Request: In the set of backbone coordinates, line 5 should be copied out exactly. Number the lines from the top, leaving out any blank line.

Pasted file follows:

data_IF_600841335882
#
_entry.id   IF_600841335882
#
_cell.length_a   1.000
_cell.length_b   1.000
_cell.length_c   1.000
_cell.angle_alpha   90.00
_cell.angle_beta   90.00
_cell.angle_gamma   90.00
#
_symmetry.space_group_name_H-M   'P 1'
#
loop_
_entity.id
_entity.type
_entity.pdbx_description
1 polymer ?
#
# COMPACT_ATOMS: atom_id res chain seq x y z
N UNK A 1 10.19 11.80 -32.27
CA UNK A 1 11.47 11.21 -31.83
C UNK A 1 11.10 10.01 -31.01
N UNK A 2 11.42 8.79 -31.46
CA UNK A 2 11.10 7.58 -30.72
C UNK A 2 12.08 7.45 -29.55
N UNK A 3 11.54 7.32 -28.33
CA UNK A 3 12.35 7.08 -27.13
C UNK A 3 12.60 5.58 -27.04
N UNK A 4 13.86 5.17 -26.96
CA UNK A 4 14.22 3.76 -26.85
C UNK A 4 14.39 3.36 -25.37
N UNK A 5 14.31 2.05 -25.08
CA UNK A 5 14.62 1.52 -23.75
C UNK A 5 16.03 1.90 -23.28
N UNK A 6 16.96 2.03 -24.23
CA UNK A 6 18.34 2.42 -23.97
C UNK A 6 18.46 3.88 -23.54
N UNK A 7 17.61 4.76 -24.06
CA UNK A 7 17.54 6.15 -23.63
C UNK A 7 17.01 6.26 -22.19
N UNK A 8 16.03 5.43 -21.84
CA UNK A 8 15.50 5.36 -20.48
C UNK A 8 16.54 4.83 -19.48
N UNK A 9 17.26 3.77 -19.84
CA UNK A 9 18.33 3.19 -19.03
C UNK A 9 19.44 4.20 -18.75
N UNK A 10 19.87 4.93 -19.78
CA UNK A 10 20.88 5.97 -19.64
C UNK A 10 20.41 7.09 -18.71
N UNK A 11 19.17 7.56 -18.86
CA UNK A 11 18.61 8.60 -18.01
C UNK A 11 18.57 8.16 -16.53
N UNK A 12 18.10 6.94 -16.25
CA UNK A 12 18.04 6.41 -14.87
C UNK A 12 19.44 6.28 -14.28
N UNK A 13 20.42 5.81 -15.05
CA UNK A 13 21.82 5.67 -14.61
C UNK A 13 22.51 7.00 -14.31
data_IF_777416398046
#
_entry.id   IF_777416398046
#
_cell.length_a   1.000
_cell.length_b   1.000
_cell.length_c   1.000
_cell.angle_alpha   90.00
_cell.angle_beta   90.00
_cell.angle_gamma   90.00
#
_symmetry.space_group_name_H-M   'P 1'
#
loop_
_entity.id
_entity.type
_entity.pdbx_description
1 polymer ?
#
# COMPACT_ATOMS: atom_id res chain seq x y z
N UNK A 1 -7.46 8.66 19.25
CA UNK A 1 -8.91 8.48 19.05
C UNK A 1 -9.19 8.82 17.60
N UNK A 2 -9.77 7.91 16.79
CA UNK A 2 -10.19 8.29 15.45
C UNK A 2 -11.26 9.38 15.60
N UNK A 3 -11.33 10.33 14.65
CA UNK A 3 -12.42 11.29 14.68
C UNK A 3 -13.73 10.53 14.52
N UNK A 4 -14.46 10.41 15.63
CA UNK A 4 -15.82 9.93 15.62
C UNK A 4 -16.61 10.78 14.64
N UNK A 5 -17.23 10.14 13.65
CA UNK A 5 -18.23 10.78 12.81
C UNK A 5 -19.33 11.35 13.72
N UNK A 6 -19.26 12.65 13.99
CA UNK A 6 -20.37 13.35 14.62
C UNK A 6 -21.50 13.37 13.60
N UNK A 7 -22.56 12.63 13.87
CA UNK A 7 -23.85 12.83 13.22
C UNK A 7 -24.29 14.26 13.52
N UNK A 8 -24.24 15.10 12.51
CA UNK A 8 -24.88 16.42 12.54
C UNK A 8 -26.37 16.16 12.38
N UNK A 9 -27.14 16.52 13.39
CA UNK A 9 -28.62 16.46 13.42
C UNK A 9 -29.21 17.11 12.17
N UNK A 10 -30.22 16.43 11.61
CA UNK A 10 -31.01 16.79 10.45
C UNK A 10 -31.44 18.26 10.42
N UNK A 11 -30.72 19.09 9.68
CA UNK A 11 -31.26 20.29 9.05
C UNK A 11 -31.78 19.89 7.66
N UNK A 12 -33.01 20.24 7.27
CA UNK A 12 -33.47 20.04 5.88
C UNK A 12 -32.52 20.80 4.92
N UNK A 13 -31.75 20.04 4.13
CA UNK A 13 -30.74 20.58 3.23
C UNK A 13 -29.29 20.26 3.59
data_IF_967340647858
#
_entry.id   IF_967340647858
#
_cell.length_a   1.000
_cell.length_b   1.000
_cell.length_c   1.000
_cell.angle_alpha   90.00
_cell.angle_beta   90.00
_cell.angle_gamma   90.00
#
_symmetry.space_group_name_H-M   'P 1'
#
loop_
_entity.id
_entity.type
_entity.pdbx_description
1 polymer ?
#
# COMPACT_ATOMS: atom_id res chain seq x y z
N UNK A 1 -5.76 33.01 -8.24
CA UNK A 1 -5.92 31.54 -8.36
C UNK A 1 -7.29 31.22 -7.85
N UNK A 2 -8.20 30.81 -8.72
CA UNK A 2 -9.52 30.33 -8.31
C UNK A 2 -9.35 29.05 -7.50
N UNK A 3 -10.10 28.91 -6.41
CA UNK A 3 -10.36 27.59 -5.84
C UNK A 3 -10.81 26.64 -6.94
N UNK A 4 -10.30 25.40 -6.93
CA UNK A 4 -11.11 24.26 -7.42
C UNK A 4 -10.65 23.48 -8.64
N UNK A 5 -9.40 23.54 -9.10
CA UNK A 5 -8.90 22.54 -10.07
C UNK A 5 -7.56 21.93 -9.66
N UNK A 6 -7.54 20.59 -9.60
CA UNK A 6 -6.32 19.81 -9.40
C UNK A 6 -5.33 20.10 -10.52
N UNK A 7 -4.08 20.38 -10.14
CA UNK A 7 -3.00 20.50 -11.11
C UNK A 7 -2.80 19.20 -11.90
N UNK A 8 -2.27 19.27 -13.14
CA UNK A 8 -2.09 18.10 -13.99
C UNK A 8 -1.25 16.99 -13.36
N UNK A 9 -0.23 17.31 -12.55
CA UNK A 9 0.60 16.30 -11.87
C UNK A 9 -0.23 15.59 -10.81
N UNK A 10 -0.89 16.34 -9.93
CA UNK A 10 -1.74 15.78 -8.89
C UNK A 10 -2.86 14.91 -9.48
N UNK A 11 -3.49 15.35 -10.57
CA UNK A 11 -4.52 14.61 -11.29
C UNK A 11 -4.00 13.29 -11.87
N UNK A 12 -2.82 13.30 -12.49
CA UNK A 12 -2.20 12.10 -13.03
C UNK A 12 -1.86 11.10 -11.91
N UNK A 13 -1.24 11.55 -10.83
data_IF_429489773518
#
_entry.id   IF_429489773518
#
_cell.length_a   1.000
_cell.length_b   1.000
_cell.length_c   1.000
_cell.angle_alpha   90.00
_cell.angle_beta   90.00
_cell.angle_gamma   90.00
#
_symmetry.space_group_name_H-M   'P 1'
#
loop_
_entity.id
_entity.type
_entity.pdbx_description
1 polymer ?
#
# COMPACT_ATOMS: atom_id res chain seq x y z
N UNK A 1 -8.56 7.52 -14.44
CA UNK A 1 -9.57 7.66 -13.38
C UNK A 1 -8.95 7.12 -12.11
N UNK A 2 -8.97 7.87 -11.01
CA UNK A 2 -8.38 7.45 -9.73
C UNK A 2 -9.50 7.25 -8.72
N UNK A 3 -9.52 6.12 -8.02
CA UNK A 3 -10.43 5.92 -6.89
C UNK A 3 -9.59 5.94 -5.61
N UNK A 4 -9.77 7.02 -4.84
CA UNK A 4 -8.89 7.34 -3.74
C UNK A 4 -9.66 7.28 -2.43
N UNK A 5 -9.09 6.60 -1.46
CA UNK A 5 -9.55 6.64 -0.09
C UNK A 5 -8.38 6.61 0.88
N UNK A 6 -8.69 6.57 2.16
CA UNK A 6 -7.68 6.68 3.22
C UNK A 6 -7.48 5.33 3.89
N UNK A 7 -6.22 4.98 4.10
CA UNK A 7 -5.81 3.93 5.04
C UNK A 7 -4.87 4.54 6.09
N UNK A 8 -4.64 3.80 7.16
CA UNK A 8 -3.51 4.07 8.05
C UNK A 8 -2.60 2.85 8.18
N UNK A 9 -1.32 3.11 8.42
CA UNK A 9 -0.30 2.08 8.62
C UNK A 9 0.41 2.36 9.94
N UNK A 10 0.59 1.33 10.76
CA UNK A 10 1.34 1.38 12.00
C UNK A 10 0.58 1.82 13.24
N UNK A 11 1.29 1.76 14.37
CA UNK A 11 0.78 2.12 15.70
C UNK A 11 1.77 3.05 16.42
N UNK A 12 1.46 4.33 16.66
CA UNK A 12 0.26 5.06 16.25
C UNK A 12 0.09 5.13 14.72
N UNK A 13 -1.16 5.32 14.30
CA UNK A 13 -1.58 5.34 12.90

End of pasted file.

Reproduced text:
_cell.length_a   1.000